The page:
• To develop self-care skills and build confidence to make the positive changes required to increase their family safety, for example, by accessing the available community supports and resources.
  11. Finding the Evidence
    • Literature review of evidence-based programs and interventions for children and families at risk
    • Identified 13 empirically supported programs and interventions which ‘worked'
    • Comment:

      The next step was to find out what the research evidence told us worked in practice to help families achieve these outcomes.

      To do this, the research team conducted a literature review of the programs and interventions which had been applied to vulnerable families at risk of abuse of neglect, or where abuse/neglect had already occurred.

      We looked for those which had been rigorously evaluated and where possible, had been subject to randomised controlled trials. However it should be noted that not all programs were evaluated with the high level of rigour of an RCT

      This lit search identified 13 programs or interventions.

  12. Programs & Interventions that "Worked"
    • Multi-disciplinary-social work/psychology/nursing
    • General Parenting programs
    • Specialised family support
    • programs for at-risk families
    • Variety of theoretical approaches (cognitive-behavioural, Attachment)
    • Comment:

      They came from a range of professional disciplines, including social work, psychology, and nursing, and included not just specialised programs developed for families in the child protection populations, but also general parenting programs, and family therapies from a variety of theoretical approaches applied to high risk families with positive results (such as CBT, and attachment theory)

  13. Evidence-Informed Programs/Interventions
    • Attachment Interventions
    • Abuse-Focussed Cognitive Behaviour Therapy
    • Child Parent Psychotherapy
    • Early Start Program
    • Family Connections Program
    • Home Builders Program
    • Incredible Years Program
    • Motivational Interviewing
    • Nurse-Family Partnership home-visiting program
    • Parent-Child Interaction Therapy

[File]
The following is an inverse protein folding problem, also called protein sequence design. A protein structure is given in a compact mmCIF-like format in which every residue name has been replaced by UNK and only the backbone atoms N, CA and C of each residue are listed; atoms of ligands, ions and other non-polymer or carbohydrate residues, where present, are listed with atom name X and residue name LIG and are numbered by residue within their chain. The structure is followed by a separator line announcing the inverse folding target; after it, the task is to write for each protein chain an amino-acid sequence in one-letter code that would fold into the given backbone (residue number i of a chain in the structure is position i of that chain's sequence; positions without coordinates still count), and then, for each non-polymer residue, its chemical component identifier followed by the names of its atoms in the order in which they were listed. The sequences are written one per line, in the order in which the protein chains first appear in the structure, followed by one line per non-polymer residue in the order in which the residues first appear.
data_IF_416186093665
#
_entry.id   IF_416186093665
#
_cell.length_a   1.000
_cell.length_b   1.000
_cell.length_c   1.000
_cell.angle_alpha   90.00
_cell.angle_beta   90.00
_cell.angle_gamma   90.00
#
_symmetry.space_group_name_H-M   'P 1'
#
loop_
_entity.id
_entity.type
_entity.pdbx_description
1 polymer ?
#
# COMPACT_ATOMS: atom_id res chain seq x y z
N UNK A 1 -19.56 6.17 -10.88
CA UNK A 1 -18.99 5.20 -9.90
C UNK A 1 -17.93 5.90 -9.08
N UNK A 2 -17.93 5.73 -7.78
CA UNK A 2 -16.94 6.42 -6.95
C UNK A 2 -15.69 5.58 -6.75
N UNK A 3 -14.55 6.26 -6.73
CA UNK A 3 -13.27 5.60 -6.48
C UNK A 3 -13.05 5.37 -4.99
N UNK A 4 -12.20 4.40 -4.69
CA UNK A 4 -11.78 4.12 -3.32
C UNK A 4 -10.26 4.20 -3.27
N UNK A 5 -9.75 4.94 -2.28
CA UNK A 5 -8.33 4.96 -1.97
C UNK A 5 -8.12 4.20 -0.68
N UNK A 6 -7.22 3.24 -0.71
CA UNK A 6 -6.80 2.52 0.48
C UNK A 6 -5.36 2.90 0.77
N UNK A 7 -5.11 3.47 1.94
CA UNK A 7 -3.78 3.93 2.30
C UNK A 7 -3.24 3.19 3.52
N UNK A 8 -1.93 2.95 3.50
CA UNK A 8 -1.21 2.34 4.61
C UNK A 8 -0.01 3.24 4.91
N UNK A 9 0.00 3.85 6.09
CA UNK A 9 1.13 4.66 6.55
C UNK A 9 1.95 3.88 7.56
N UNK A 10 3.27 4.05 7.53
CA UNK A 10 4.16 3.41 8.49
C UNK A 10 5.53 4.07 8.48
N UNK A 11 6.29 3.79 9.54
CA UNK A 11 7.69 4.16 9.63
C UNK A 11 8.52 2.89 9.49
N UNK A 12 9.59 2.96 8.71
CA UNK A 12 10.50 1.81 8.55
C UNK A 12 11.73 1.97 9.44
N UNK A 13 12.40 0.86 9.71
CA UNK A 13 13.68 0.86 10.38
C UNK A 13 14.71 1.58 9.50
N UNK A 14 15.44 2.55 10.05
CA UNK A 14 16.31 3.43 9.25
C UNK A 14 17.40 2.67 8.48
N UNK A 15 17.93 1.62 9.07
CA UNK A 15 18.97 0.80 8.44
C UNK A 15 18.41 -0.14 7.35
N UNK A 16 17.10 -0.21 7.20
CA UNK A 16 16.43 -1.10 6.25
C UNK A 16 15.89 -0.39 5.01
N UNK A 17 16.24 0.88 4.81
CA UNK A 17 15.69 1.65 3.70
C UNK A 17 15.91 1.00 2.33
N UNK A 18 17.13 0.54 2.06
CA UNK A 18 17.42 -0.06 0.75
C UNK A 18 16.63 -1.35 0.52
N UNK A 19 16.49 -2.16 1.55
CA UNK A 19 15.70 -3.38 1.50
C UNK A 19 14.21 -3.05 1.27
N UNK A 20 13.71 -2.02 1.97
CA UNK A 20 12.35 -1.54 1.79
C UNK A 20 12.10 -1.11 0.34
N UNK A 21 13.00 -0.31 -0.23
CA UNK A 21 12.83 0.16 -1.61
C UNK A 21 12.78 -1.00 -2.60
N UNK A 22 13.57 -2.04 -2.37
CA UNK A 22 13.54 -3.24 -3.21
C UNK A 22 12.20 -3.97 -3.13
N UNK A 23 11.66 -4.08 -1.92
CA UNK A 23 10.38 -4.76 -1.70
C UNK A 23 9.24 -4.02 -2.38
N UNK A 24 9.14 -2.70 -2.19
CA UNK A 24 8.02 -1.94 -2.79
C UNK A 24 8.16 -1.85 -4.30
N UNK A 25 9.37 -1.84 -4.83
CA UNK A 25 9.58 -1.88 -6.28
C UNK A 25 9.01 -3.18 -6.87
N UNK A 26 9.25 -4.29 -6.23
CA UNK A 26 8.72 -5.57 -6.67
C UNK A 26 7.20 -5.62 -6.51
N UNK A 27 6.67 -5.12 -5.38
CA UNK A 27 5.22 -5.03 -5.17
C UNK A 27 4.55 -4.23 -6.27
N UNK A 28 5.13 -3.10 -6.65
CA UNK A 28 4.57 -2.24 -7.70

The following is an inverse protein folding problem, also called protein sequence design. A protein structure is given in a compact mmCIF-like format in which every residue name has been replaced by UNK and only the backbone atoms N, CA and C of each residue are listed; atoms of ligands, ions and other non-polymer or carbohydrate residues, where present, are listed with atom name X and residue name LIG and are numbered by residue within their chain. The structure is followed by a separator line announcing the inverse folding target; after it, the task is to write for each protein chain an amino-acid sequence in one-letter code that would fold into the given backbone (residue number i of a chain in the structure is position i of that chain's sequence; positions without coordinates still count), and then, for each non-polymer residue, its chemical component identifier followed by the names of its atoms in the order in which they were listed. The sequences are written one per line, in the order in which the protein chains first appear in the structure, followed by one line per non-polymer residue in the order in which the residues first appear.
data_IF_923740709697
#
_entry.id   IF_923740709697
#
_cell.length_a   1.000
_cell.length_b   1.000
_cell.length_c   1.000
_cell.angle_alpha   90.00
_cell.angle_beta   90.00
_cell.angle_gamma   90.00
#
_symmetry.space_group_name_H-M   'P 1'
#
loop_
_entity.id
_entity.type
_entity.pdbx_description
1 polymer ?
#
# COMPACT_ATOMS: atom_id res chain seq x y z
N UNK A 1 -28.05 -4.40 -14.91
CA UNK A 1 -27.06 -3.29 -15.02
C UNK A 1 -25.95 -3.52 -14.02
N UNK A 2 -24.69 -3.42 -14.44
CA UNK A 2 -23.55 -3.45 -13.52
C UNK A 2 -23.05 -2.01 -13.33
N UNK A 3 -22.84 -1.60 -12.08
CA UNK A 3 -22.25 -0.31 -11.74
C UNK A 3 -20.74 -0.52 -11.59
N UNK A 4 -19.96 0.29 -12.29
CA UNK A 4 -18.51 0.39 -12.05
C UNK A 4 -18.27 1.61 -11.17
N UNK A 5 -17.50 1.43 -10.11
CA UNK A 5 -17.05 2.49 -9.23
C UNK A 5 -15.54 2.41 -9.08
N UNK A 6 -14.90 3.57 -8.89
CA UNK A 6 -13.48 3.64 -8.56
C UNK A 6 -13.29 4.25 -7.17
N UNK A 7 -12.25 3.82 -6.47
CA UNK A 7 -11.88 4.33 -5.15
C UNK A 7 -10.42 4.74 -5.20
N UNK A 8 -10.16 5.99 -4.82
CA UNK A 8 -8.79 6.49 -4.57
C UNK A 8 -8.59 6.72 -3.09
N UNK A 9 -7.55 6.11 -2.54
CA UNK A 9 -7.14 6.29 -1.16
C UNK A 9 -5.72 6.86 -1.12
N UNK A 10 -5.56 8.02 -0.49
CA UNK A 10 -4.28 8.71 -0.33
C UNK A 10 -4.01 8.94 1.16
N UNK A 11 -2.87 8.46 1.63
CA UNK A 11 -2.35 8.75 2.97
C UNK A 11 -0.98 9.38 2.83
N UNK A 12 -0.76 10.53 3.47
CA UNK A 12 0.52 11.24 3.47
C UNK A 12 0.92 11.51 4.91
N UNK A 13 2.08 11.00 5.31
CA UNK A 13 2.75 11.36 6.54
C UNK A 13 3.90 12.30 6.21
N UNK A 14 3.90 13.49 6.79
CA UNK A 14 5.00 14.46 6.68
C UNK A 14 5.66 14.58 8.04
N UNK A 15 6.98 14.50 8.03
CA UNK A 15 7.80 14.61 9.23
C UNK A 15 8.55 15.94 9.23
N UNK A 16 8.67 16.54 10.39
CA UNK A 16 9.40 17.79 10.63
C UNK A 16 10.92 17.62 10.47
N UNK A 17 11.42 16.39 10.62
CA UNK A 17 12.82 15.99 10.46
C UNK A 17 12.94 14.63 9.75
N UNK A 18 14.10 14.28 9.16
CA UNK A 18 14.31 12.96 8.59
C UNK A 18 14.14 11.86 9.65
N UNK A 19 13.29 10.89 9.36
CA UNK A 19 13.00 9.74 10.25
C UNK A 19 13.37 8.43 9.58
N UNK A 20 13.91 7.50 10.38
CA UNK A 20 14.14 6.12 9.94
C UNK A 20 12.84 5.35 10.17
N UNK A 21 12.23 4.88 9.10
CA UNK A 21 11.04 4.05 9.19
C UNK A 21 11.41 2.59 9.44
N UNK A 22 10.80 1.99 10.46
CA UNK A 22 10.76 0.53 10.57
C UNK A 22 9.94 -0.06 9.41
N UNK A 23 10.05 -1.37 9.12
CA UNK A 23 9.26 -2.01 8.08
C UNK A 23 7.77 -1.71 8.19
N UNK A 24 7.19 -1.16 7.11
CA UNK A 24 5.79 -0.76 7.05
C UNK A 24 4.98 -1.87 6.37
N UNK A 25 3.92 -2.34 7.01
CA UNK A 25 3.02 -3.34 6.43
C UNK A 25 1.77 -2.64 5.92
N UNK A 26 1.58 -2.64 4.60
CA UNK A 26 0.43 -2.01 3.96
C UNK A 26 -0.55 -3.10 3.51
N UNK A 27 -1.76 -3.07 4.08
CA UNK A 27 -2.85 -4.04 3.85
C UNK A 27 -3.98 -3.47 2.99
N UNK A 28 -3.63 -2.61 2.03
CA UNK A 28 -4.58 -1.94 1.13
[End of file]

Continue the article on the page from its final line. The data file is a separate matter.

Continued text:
• Triple P Parenting Program
    • Parents Under Pressure Program
    • Project SafeCare
    • Comment:

      Briefly, Here is a list of these programs and interventions which came up in the lit review. As you can see, they range widely from generalist parenting programs such as Incredible Years and Triple P, to tailored programs for parents with substance abuse issues (Parents Under Pressure), and specific programs developed for families at risk, such as the Home builders and Project Safe Care programs.

      The common thread through all of these programs and interventions was that they had demonstrated positive outcomes for the children and families who received them. : either through a reduction in abusive parenting practices, a prevention of further abuse or neglect and/or a reduction in re –notifications or removals for the child back into the child protection system.

  14. Evidence-based practice and programs
    • Programs

      • Collections of practices that are done within known parameters (philosophy, values, service delivery structure, and treatment components)
    • Practices
      • Skills, techniques, and strategies that can be used by a practitioner.
    • Comment:

      While It was good to find programs and interventions which the studies told us were effective, the next step was to find out what made them work. We asked- what are the specific practice components in each of these programs which could be identified?

      It should be noted that while a program can be conceptualised as a collection of practices performed within a theoretical structure or format, practices are the specific skills, techniques and strategies a practitioner uses within the program of treatment.